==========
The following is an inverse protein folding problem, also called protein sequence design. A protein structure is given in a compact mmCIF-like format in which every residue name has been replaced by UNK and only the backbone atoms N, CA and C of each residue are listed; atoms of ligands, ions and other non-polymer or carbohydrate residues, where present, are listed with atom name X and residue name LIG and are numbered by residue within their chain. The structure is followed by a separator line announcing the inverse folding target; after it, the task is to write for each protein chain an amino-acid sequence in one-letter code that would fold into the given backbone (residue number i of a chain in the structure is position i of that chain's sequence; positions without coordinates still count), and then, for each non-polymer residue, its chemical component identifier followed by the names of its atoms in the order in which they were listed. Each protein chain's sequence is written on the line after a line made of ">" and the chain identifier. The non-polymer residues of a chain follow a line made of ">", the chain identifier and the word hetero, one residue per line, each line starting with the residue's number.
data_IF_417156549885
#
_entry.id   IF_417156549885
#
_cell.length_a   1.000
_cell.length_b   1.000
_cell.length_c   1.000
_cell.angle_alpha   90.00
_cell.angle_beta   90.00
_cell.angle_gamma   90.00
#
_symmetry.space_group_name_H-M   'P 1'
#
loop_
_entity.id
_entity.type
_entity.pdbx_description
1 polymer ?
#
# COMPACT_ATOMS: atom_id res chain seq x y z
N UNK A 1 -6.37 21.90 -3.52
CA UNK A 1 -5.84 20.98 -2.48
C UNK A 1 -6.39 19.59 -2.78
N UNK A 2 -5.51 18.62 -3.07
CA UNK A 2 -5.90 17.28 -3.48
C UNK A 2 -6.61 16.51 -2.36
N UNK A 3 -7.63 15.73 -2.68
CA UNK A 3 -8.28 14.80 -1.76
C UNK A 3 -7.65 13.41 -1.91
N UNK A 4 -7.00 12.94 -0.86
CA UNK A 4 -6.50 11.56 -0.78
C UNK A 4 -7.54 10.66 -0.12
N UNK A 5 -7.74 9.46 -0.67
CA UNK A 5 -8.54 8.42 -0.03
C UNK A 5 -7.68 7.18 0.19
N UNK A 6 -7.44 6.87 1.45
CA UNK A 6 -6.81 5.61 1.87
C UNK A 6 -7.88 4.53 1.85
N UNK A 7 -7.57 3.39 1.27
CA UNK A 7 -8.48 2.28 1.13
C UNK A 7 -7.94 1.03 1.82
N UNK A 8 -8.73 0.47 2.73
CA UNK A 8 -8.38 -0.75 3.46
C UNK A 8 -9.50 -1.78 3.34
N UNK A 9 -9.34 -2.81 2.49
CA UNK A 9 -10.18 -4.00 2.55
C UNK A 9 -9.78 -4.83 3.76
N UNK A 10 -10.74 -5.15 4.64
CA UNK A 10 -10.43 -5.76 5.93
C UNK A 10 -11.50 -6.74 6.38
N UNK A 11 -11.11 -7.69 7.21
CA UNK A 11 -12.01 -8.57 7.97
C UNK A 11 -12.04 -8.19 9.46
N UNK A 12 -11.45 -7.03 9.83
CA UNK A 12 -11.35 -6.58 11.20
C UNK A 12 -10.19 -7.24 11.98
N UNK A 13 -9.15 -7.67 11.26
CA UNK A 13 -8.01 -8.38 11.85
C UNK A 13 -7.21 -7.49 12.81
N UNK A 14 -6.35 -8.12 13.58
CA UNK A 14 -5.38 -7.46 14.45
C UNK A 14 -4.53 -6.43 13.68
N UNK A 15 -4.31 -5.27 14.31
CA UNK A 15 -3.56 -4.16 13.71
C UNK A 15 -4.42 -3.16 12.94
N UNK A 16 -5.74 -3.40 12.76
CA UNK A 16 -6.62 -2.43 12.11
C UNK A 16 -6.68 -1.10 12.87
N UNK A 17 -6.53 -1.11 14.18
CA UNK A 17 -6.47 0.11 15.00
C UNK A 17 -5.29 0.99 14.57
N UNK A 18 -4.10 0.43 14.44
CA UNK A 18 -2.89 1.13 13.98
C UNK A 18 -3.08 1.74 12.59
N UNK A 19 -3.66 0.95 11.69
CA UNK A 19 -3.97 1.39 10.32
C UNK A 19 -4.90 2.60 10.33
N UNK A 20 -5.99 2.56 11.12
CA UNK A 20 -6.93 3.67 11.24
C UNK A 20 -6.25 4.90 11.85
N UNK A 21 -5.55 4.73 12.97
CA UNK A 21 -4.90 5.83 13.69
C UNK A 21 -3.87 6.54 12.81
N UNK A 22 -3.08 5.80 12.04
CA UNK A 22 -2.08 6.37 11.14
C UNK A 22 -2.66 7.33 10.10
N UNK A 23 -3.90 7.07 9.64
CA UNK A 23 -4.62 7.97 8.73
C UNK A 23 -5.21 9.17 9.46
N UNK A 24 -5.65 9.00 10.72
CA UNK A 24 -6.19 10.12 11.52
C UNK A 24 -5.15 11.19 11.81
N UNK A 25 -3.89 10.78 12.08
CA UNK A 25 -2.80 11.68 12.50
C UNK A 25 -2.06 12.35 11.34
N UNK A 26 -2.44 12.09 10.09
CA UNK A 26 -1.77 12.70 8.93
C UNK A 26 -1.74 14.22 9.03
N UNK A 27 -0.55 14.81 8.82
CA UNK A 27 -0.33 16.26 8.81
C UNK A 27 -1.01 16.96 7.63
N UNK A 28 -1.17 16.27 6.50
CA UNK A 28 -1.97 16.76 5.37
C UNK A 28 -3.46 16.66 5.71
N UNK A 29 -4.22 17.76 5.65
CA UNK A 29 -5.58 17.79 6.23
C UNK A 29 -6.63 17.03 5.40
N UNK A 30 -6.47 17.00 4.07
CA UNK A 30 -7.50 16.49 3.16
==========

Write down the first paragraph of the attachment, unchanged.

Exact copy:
The following is an inverse protein folding problem, also called protein sequence design. A protein structure is given in a compact mmCIF-like format in which every residue name has been replaced by UNK and only the backbone atoms N, CA and C of each residue are listed; atoms of ligands, ions and other non-polymer or carbohydrate residues, where present, are listed with atom name X and residue name LIG and are numbered by residue within their chain. The structure is followed by a separator line announcing the inverse folding target; after it, the task is to write for each protein chain an amino-acid sequence in one-letter code that would fold into the given backbone (residue number i of a chain in the structure is position i of that chain's sequence; positions without coordinates still count), and then, for each non-polymer residue, its chemical component identifier followed by the names of its atoms in the order in which they were listed. Each protein chain's sequence is written on the line after a line made of ">" and the chain identifier. The non-polymer residues of a chain follow a line made of ">", the chain identifier and the word hetero, one residue per line, each line starting with the residue's number.